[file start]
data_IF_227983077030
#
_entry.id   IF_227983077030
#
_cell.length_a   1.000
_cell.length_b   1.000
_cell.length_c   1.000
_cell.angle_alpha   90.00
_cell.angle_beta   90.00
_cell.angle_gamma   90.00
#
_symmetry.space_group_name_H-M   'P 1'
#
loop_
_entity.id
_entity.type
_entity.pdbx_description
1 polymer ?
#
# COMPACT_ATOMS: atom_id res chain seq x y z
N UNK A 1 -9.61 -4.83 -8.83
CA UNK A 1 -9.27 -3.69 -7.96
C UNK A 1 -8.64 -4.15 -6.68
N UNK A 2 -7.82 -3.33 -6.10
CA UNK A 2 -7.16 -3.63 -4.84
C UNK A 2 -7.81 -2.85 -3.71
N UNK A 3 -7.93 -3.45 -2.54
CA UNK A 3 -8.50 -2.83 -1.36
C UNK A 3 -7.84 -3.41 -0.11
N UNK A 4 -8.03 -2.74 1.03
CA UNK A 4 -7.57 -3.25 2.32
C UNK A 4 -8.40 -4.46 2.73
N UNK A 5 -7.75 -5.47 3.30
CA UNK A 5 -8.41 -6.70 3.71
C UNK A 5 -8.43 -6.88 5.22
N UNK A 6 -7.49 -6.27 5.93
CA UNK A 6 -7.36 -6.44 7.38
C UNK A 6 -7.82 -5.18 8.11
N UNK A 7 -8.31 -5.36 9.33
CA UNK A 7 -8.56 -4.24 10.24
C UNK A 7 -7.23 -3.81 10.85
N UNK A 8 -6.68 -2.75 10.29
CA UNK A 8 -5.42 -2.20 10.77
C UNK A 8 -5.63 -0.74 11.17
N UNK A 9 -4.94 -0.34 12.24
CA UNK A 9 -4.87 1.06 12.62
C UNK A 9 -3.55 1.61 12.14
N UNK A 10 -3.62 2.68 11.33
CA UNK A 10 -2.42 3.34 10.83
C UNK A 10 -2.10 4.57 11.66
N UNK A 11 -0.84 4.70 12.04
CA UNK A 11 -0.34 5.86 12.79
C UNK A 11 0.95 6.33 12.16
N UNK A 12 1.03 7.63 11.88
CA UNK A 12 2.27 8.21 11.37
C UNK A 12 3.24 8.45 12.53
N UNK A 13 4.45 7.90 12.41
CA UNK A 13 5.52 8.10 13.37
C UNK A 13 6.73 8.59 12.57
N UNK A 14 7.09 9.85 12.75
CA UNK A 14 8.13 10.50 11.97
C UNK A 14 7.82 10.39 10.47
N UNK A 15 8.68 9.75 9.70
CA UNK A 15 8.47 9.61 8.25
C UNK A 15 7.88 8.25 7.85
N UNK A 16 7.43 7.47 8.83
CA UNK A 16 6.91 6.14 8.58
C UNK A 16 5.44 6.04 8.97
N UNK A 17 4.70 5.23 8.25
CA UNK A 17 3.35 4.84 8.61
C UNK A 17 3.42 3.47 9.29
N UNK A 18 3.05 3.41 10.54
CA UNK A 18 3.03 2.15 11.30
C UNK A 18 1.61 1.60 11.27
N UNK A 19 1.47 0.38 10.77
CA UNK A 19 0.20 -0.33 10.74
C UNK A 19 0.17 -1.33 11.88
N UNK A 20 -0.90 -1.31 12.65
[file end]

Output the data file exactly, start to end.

data_IF_227983077030
#
_entry.id   IF_227983077030
#
_cell.length_a   1.000
_cell.length_b   1.000
_cell.length_c   1.000
_cell.angle_alpha   90.00
_cell.angle_beta   90.00
_cell.angle_gamma   90.00
#
_symmetry.space_group_name_H-M   'P 1'
#
loop_
_entity.id
_entity.type
_entity.pdbx_description
1 polymer ?
#
# COMPACT_ATOMS: atom_id res chain seq x y z
N UNK A 1 -9.61 -4.83 -8.83
CA UNK A 1 -9.27 -3.69 -7.96
C UNK A 1 -8.64 -4.15 -6.68
N UNK A 2 -7.82 -3.33 -6.10
CA UNK A 2 -7.16 -3.63 -4.84
C UNK A 2 -7.81 -2.85 -3.71
N UNK A 3 -7.93 -3.45 -2.54
CA UNK A 3 -8.50 -2.83 -1.36
C UNK A 3 -7.84 -3.41 -0.11
N UNK A 4 -8.03 -2.74 1.03
CA UNK A 4 -7.57 -3.25 2.32
C UNK A 4 -8.40 -4.46 2.73
N UNK A 5 -7.75 -5.47 3.30
CA UNK A 5 -8.41 -6.70 3.71
C UNK A 5 -8.43 -6.88 5.22
N UNK A 6 -7.49 -6.27 5.93
CA UNK A 6 -7.36 -6.44 7.38
C UNK A 6 -7.82 -5.18 8.11
N UNK A 7 -8.31 -5.36 9.33
CA UNK A 7 -8.56 -4.24 10.24
C UNK A 7 -7.23 -3.81 10.85
N UNK A 8 -6.68 -2.75 10.29
CA UNK A 8 -5.42 -2.20 10.77
C UNK A 8 -5.63 -0.74 11.17
N UNK A 9 -4.94 -0.34 12.24
CA UNK A 9 -4.87 1.06 12.62
C UNK A 9 -3.55 1.61 12.14
N UNK A 10 -3.62 2.68 11.33
CA UNK A 10 -2.42 3.34 10.83
C UNK A 10 -2.10 4.57 11.66
N UNK A 11 -0.84 4.70 12.04
CA UNK A 11 -0.34 5.86 12.79
C UNK A 11 0.95 6.33 12.16
N UNK A 12 1.03 7.63 11.88
CA UNK A 12 2.27 8.21 11.37
C UNK A 12 3.24 8.45 12.53
N UNK A 13 4.45 7.90 12.41
CA UNK A 13 5.52 8.10 13.37
C UNK A 13 6.73 8.59 12.57
N UNK A 14 7.09 9.85 12.75
CA UNK A 14 8.13 10.50 11.97
C UNK A 14 7.82 10.39 10.47
N UNK A 15 8.68 9.75 9.70
CA UNK A 15 8.47 9.61 8.25
C UNK A 15 7.88 8.25 7.85
N UNK A 16 7.43 7.47 8.83
CA UNK A 16 6.91 6.14 8.58
C UNK A 16 5.44 6.04 8.97
N UNK A 17 4.70 5.23 8.25
CA UNK A 17 3.35 4.84 8.61
C UNK A 17 3.42 3.47 9.29
N UNK A 18 3.05 3.41 10.54
CA UNK A 18 3.03 2.15 11.30
C UNK A 18 1.61 1.60 11.27
N UNK A 19 1.47 0.38 10.77
CA UNK A 19 0.20 -0.33 10.74
C UNK A 19 0.17 -1.33 11.88
N UNK A 20 -0.90 -1.31 12.65